Tuesday, May 12, 2015

What Do Literacy Coaches Do?



About three years ago, I made the move from teaching third grade (previously, fourth grade) to being a Literacy Coach. It was a big one. I accepted the position in July, and then I cried about it every day for over a month. Then school started and I had no time to cry. (Except for the first day, when I sat in my new Literacy Coach room, devoid of students and new school supplies, and pathetically thought, "No one needs me. I'm useless. I've made a huge mistake."

That was the last time I ever felt that way, by the way. Now I feel like, "How many places can I be at once? If I can only be in three places at once today, maybe I can accomplish what I wrote on my schedule."

Because now I know the answer to the big question: What do literacy coaches do all day?

I've been asked that question by many people from online teaching land. They're teachers who are interested in becoming literacy coaches, for the most part. And a few of them have been teachers who just accepted the role as an instructional coach at a school and are really nervous. I understand. So here's my best attempt at describing what we do all day. Keep in mind, this totally depends on your district, principal, and job description. Every school has its own needs. These are just the things I do the most.

1. We support teachers.


This is, by far, where I spend most of my time and it's the most important thing! We have to build our teachers up!  Supporting teachers can take on a lot of vestiges. It can include...
     * Modeling lessons or strategies in the teachers' classrooms.
     * Setting up teachers to observe each other.
     * Planning with teachers using our curriculum from the district, state standards, our resources, and our ideas!
     *Meeting with teachers about specific concerns or questions they are having. Teachers may have me come in and observe students and meet with them afterwards to discuss what they can do to help them. They may have concerns about how their kids did on a recent assessment, so we sit down and look at the tests together and figure out next steps. Or they may even just want to discuss scheduling issues or worries, or advice
     *Doing tasks that will help teachers out. Of course, this has to happen within reason. For example, I couldn't take a day to make all the copies the teachers need for their upcoming lessons. But if it would help an entire grade level for me to lay out a rubric they brainstormed and have it made into posters, I'll do it. Or maybe they're trying to build an assessment that tests certain standards. I'll write it for them and save a copy for next year. I make the copies of our DRA for the teachers to save them time.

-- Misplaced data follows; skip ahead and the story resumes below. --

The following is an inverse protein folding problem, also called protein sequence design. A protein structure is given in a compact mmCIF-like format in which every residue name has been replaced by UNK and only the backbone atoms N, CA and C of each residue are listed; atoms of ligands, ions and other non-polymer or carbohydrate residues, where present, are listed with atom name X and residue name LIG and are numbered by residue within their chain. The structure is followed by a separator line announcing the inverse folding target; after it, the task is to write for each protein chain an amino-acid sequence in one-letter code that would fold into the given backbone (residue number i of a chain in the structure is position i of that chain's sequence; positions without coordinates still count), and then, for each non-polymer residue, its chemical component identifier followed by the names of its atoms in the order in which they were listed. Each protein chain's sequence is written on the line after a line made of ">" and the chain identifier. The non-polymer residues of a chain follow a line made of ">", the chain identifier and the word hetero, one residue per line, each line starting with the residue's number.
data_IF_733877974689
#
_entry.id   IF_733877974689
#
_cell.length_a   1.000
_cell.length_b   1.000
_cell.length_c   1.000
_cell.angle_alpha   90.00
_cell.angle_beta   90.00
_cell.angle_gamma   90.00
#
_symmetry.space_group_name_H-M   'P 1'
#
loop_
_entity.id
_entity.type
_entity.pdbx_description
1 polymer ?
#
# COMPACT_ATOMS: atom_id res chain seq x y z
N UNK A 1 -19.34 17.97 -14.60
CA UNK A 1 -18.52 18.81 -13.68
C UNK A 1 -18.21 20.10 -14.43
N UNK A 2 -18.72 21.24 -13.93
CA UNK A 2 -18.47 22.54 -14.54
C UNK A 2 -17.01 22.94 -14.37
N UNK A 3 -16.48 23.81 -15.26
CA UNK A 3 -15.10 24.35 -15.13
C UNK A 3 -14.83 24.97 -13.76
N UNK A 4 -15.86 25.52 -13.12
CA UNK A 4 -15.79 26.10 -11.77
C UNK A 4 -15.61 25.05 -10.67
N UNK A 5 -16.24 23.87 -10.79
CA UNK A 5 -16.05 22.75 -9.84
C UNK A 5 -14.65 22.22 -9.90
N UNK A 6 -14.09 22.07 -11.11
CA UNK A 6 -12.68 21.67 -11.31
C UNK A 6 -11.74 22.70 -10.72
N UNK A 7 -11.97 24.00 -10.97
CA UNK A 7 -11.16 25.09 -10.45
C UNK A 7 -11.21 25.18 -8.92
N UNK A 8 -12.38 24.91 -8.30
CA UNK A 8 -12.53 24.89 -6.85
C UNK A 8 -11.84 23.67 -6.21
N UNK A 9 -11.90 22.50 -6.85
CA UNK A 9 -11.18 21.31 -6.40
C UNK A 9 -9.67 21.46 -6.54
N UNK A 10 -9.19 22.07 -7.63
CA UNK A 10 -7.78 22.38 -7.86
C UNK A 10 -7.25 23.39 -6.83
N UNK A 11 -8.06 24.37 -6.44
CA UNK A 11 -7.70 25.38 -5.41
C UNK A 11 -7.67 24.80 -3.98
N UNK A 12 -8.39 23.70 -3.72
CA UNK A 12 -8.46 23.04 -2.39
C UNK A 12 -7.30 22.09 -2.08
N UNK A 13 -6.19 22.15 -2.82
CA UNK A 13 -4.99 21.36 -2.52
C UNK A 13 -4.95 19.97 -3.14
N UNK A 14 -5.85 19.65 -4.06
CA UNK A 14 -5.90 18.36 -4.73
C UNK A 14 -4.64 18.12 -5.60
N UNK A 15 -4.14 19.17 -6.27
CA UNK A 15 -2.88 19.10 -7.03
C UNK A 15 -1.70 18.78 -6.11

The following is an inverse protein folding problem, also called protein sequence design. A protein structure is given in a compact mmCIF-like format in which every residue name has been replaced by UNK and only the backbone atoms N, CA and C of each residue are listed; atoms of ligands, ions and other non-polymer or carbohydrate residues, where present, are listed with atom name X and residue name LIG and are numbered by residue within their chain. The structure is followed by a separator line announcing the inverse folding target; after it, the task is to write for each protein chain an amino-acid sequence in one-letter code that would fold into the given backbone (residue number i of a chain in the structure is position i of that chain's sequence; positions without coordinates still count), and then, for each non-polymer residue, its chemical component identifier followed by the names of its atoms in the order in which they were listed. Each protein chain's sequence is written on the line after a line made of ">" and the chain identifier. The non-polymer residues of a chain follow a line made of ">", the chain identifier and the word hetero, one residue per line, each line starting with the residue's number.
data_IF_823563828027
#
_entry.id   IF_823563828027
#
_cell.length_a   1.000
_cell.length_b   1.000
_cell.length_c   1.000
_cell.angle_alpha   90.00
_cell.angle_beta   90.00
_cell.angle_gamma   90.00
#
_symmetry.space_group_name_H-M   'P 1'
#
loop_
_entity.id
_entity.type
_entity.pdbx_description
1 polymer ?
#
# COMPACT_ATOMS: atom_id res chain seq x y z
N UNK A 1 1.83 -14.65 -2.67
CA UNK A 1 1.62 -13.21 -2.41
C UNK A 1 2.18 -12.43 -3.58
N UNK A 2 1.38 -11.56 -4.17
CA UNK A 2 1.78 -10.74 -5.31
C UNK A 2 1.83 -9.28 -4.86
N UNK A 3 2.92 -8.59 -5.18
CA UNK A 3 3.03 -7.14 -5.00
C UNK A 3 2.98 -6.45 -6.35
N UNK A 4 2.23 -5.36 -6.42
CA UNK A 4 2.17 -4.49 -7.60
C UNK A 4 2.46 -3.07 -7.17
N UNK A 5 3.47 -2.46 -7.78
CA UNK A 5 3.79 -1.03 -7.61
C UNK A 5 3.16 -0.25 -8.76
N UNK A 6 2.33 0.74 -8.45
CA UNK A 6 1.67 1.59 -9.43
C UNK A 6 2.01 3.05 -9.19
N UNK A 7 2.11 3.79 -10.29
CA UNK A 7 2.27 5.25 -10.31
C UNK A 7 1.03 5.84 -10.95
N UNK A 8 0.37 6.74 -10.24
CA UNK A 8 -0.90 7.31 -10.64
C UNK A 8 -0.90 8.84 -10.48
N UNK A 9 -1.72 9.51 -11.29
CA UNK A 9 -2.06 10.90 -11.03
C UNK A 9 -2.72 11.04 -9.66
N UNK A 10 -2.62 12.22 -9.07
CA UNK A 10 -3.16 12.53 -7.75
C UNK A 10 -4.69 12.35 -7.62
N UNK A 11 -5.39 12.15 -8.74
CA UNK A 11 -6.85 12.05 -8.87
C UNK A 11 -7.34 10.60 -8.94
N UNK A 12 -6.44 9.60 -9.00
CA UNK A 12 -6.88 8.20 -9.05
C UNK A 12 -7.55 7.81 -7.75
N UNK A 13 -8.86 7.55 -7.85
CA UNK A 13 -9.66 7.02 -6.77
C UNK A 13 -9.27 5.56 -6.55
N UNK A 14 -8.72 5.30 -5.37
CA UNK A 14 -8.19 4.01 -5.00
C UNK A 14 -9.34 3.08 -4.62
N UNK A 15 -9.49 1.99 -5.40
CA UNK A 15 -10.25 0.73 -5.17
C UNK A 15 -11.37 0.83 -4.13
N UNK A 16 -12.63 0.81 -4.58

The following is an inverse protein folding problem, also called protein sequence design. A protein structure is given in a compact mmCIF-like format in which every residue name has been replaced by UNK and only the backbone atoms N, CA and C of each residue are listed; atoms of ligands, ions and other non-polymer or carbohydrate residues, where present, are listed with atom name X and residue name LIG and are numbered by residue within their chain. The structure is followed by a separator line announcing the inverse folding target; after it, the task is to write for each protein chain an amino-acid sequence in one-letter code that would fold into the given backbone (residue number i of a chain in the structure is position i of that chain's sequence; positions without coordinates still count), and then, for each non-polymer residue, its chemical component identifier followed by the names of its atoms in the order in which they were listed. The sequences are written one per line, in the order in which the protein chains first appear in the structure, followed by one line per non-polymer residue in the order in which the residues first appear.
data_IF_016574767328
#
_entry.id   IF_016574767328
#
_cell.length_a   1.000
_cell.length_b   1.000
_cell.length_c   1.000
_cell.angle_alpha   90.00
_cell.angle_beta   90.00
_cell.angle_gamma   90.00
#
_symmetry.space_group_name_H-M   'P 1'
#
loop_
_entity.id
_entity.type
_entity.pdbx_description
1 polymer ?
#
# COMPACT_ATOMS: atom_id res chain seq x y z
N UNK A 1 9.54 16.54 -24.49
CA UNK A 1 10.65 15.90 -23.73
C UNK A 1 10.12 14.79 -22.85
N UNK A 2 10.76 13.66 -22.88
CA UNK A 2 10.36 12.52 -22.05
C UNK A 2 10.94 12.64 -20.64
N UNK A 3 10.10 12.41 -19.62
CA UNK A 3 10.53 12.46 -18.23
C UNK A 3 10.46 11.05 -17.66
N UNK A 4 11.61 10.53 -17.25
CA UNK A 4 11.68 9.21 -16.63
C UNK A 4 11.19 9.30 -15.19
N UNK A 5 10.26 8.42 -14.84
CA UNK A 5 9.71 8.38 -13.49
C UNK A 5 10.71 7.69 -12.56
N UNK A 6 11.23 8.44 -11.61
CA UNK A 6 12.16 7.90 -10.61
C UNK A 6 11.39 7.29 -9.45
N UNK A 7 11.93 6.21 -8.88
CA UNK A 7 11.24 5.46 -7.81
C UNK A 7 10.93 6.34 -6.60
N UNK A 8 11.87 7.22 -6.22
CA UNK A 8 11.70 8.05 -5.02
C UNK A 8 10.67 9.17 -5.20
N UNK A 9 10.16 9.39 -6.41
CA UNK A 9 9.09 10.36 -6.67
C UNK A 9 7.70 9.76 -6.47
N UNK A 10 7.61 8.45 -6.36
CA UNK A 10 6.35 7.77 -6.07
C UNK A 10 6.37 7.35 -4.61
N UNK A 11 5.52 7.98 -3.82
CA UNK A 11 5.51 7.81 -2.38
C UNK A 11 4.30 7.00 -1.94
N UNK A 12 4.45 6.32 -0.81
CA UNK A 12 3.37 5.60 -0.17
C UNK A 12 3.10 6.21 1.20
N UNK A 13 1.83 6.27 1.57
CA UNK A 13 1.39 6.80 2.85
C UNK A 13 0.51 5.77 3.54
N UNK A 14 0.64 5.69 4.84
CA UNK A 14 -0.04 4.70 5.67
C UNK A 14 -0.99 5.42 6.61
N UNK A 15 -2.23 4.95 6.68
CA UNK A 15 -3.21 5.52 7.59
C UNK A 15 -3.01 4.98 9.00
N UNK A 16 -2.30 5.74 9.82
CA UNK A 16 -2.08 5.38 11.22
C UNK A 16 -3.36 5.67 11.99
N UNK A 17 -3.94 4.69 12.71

*Visiting classrooms. I pop in to classrooms across the school every week or two to see how we're doing. I can evaluate how kids are receiving the instruction and look for areas to address in upcoming PLCs or professional developments.
     *RtI: I schedule, coordinate, and sit in on RtI. We host meetings a few times a year, provide suggestions/feedback/next steps to teachers, and hopefully meet our students' needs.

2. We work with small groups of students.

You have to be careful with this one. While I love working with students, and I miss having a class of my own (as demonstrated by my pathetic outcry on my first day), it would be very easy to spend your entire day working with students. This might sound fine, until you think about how your job is to support and help grow teachers and your entire school. If you are meeting with six students in a small group for forty-five minutes a day, that's almost four hours a week that you aren't working with teachers. It adds up, surprisingly fast. So choose your groups carefully and limit the time you schedule to work with them. We identify students on the cusp of success and I work with them on a regular schedule. I review the data the teachers have about those students and I plan lessons to address their areas of need.

3. We analyze data.

Data can be less-than-fun, and we have to be careful about what it actually means. Interpretation can be inaccurate when we don't consider all the necessary factors. However, as a literacy coach, you have to understand what is happening in your classrooms, so it's important to keep up with how the kids have demonstrated their skills on the assessments they are given. Then, this data has to be shared with teachers to discuss what you will do about it! We meet once a week with each grade level to discuss any new data and figure out what to do next.

4. We plan and deliver professional development to the campus.


This is very important. The best professional development models are the ones where the trainer stays on campus! You can follow up with teachers and see how the learning is panning out in the classrooms. I have conducted trainings on school instructional initiatives like guided reading, shared reading, word study, writing, district required assessments, understanding state assessments, and depths of knowledge. 

I've also hosted school-wide, grade level, and optional book studies on various books and topics. I  throw in a little professional development during our PLCs where we plan for new units. During that time, I try to share new strategies we might want to include in our upcoming plans.

5. We plan and run school-wide events and programs.